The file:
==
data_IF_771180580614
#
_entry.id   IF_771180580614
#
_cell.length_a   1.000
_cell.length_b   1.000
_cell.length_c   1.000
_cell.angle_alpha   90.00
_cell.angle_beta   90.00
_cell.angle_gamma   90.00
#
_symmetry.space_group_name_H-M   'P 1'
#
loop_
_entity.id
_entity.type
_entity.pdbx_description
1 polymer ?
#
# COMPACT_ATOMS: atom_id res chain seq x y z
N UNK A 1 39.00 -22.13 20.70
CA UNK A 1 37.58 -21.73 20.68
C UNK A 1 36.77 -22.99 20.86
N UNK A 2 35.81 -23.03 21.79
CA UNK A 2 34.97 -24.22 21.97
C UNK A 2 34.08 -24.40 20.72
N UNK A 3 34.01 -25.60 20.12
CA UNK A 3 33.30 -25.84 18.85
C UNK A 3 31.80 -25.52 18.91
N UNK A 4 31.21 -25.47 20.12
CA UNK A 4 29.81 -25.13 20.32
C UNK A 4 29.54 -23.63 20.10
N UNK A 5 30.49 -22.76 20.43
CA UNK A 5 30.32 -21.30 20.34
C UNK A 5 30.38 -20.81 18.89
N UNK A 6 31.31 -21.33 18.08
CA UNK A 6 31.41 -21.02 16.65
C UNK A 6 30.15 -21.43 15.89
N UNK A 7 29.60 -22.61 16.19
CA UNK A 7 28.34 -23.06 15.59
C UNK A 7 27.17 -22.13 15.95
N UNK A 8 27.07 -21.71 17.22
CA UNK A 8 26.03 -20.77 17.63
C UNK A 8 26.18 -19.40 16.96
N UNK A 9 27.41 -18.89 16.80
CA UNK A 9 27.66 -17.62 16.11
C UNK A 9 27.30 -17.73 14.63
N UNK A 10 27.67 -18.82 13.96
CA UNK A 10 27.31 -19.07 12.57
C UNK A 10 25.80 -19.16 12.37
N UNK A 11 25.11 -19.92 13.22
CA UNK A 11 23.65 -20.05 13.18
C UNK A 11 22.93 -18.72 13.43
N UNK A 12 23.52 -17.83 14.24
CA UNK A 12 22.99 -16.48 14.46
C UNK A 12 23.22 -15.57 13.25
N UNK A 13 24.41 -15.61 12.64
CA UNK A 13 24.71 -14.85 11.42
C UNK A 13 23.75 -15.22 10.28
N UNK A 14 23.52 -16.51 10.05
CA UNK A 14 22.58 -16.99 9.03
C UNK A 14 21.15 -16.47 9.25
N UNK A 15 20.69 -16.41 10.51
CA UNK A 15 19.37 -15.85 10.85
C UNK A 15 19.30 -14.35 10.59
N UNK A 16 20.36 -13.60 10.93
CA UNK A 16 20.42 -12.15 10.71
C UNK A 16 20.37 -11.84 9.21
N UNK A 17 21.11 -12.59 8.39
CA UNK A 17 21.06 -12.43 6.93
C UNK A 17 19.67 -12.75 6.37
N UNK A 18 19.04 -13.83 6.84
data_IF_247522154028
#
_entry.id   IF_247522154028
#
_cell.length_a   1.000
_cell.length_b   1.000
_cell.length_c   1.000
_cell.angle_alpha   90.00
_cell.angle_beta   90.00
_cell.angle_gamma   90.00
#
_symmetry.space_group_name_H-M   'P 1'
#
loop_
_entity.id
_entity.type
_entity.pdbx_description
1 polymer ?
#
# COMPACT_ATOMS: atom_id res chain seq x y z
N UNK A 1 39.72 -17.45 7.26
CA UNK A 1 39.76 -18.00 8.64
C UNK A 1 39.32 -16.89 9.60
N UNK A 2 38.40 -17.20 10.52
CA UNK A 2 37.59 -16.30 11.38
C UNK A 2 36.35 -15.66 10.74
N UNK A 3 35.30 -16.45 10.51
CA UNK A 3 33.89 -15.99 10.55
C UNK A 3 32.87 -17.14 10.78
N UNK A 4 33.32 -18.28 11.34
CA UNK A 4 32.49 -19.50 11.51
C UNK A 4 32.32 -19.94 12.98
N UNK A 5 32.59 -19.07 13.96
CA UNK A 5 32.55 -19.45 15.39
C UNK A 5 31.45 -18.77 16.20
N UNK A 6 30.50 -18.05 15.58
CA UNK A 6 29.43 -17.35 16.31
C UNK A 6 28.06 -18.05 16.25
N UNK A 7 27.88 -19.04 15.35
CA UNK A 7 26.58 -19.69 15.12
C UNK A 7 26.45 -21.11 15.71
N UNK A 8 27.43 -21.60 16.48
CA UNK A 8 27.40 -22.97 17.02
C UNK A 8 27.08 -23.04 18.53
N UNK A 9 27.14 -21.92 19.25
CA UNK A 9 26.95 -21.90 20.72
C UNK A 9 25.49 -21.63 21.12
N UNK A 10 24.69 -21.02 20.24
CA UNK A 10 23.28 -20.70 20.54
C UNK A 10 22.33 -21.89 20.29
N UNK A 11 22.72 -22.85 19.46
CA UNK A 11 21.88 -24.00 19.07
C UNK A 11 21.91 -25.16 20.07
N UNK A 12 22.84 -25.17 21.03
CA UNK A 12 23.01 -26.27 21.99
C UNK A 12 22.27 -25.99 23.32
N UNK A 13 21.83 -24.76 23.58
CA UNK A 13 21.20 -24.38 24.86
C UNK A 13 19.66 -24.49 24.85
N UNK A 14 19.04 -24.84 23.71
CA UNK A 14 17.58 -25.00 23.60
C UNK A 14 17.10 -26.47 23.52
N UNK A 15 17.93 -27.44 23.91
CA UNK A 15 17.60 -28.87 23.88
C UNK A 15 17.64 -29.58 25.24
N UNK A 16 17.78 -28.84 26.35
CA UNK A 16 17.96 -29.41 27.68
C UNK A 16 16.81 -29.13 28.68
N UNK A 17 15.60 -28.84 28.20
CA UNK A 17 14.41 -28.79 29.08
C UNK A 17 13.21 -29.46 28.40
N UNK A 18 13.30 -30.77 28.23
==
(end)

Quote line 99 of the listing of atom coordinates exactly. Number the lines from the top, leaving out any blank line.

N UNK A 3 35.30 -16.45 10.51